New research by IRI has revealed good-for-the-environment products, augmented reality and artificial intelligence are the retail trends that will appeal to customers in 2020.
Alistair Leathwood, Chief Commercial Officer, Asia Pacific, IRI, said: “2020 is going to be a year of significant technological innovation for fast-moving-consumer-goods (FMCG) retailers as many adopt and incorporate artificial intelligence and augmented reality into their engagement strategies to enhance and personalise the consumer shopping experience.
“Overall we identified the retail trends that will significantly shape the year ahead across Australia. While some are already evident, they will continue to grow in influence over the next 12 months and our research explains why.”
IRI’s latest research has found discounting to be the dominant retail trend in the groceries market increasingly dominated by food-based products as opposed to non-food. Despite a softening in economic conditions during 2019, major food and grocery retailers achieved sales growth.
“Woolworths grew sales by 3.3% for the year, beating out Coles which experienced a lower 3.1% growth in sales,” Leathwood said. “Interestingly however, Coles had a far better first half year with 3.6% growth in sales compared to Woolworths 2.3%.”
Woolworths CEO Bradford Banducci admitted to having a “challenging start to the year”, but insisted that his company “had a strong second half and ended the year with good momentum.”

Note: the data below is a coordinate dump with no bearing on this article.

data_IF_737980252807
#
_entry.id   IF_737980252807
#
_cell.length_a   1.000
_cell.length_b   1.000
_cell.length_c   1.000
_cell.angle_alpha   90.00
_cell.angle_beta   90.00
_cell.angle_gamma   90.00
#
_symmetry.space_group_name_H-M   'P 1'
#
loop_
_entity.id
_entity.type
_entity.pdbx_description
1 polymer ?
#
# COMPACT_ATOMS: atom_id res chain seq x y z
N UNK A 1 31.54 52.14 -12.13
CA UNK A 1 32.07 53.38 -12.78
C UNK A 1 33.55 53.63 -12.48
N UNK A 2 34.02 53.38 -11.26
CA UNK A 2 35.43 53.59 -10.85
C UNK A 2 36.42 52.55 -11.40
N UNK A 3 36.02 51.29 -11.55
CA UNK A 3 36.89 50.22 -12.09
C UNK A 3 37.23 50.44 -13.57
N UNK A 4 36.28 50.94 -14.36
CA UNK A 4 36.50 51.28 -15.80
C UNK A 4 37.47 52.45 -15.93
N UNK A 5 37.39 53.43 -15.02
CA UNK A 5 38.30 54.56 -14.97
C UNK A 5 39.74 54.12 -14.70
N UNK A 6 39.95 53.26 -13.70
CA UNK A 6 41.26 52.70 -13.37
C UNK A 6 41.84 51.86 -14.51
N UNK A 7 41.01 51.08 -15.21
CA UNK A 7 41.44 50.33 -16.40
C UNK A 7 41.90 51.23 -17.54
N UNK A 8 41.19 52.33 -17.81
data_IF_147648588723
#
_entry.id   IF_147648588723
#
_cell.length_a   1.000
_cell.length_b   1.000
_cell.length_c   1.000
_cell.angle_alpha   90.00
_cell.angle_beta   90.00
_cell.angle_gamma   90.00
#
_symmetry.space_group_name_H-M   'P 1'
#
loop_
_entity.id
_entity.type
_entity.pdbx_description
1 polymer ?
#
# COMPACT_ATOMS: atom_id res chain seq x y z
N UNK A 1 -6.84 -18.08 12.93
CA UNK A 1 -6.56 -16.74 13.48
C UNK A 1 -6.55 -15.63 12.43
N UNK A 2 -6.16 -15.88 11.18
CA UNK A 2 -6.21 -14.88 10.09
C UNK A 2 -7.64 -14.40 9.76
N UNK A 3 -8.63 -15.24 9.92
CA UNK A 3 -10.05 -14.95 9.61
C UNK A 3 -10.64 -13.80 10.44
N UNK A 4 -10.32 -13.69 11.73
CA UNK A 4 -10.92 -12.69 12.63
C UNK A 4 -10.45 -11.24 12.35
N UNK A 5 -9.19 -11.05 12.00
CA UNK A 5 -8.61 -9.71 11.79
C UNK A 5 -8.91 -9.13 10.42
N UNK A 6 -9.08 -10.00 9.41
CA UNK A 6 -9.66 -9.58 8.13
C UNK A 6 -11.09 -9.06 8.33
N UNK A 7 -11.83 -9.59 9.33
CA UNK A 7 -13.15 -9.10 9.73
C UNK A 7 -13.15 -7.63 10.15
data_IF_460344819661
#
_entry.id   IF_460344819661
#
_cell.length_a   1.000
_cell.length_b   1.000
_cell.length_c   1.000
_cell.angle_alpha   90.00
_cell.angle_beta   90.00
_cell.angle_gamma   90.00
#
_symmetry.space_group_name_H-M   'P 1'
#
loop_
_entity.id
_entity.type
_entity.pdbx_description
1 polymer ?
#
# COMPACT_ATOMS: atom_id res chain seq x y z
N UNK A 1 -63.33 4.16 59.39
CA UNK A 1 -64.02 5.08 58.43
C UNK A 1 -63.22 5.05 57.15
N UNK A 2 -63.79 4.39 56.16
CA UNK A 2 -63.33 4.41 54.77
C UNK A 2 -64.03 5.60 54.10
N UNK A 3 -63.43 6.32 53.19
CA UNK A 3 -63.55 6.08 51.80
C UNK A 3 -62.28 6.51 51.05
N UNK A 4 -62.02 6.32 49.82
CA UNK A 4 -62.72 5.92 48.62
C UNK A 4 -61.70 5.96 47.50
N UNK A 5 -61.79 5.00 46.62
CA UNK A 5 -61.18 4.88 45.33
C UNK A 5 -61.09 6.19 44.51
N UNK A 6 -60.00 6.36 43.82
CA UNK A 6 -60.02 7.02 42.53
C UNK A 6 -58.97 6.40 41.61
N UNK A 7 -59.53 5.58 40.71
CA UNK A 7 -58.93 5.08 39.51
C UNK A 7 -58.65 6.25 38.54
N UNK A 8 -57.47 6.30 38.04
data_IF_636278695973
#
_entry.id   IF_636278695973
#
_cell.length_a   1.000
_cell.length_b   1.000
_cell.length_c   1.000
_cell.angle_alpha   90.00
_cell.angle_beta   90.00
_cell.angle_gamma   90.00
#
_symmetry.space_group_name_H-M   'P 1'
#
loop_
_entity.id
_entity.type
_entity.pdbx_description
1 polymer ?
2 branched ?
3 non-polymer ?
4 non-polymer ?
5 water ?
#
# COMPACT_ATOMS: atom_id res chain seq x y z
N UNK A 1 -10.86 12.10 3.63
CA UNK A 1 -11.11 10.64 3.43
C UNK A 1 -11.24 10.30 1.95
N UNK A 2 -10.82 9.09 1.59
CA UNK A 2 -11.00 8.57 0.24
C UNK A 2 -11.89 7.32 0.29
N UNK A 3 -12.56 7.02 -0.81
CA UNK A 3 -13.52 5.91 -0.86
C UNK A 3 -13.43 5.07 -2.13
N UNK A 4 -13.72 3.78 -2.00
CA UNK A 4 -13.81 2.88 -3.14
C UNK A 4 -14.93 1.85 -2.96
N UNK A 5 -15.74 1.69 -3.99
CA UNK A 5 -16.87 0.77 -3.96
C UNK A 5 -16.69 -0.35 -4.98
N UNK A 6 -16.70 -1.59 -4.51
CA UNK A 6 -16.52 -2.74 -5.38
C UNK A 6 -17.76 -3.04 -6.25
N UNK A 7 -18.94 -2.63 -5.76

According to IRI’s research, growth in food sales are outperforming non-food sales despite starting from an even higher base.
“Where food and beverages grew by 2.4% over the past year, non-food sales grew by only 0.1% in the same period,” Leathwood said. “Food and beverages now constitute 65.8% of the market compared to non-food, which constitutes 20.8% market share.
“Historically, supermarket grocery shoppers purchase most of their food and non-food items such as toilet paper and nappies in one shop. We are now seeing less non-food items going into the trolley. Discounting is also being used more commonly across both food and non-food items to drive sales.”
According to Leathwood, the growth of discounts and discounter stores is a key force in driving change in the UK and Australia. Coles and Woolworths have both utilised specific discounting techniques with great success.
“In the UK, we’ve seen discounters like ALDI and LIDL grow their market share year on year,” Leathwood said. “The two companies control 14.1% of the UK grocery market, which is a major improvement on the past few years.
“Whereas ALDI controlled 5.6% of the UK market in 2015, they now control 8.1% of the market. The big four supermarkets in the UK have all seen their market share decline.
“Here in Australia, we’ve even seen Coles and Woolworths trying to compete with ALDI by offering more regular discounting schemes which carry far more advertising than before. Another way Coles and Woolworths have tried to compete with ALDI is through own-label brands, which now surpass 52% of unit sales.”
IRI’s insights also found that the big four grocery chains are focusing on developing and growing online platforms as another way of competing with discounters.
According to IRI’s latest research, poor macroeconomic conditions have played a role in hampering retail growth figures. Economic growth is lowest since the GFC and consumer confidence is also low.